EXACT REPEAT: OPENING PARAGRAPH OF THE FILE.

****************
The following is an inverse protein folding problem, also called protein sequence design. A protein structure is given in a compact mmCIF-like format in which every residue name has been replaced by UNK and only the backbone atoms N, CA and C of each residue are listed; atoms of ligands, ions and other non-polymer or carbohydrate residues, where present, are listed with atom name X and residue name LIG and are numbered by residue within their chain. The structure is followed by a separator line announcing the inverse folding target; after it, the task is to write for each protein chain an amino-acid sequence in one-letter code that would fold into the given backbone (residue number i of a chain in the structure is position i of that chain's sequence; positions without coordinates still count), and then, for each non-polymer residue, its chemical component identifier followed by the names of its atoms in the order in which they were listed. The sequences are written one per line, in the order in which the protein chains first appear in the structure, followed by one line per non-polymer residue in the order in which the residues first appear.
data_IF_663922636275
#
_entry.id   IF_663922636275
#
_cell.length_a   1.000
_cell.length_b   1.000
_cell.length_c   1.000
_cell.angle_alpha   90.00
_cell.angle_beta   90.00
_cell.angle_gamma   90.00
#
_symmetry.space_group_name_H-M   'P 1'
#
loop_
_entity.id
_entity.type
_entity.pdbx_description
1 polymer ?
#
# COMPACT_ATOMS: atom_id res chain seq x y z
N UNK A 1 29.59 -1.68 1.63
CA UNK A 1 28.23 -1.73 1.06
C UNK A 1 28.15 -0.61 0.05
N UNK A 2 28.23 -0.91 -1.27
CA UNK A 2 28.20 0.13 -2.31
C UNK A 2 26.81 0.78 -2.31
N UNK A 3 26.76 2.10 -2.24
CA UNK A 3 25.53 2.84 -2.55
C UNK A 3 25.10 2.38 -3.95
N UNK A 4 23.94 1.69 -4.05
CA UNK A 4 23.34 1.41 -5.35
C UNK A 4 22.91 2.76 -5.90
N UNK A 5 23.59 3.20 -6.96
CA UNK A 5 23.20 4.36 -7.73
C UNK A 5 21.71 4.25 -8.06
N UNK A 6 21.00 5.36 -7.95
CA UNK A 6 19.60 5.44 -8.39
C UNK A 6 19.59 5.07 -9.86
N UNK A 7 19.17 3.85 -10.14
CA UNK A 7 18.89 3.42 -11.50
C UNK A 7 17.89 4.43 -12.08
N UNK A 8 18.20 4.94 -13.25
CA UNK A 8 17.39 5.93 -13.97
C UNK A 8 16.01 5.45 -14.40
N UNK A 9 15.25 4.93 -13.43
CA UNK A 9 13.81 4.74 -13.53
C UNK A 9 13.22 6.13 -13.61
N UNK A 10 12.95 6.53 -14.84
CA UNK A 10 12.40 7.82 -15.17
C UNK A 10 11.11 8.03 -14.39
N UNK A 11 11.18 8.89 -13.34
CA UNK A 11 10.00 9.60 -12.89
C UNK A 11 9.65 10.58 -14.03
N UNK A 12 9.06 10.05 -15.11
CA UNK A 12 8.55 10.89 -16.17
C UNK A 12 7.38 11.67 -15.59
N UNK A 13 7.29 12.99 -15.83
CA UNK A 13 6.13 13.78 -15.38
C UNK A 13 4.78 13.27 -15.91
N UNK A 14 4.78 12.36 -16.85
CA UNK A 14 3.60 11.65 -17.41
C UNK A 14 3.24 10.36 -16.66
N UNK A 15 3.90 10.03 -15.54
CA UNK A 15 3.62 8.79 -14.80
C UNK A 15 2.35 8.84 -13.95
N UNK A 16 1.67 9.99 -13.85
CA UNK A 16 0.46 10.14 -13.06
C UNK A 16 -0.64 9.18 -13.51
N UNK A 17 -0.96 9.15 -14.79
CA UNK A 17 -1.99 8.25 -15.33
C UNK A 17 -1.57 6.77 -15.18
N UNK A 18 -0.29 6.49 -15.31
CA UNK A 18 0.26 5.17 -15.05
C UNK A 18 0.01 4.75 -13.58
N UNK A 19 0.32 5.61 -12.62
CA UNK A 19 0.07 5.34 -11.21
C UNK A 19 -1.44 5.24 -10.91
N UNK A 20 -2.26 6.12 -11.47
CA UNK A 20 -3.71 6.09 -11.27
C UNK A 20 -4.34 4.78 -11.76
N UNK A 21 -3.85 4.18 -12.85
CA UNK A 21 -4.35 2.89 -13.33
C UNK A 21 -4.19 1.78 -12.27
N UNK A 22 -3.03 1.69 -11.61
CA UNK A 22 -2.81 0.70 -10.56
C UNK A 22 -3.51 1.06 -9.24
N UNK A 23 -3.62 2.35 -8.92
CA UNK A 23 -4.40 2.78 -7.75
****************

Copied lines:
The following is an inverse protein folding problem, also called protein sequence design. A protein structure is given in a compact mmCIF-like format in which every residue name has been replaced by UNK and only the backbone atoms N, CA and C of each residue are listed; atoms of ligands, ions and other non-polymer or carbohydrate residues, where present, are listed with atom name X and residue name LIG and are numbered by residue within their chain. The structure is followed by a separator line announcing the inverse folding target; after it, the task is to write for each protein chain an amino-acid sequence in one-letter code that would fold into the given backbone (residue number i of a chain in the structure is position i of that chain's sequence; positions without coordinates still count), and then, for each non-polymer residue, its chemical component identifier followed by the names of its atoms in the order in which they were listed. The sequences are written one per line, in the order in which the protein chains first appear in the structure, followed by one line per non-polymer residue in the order in which the residues first appear.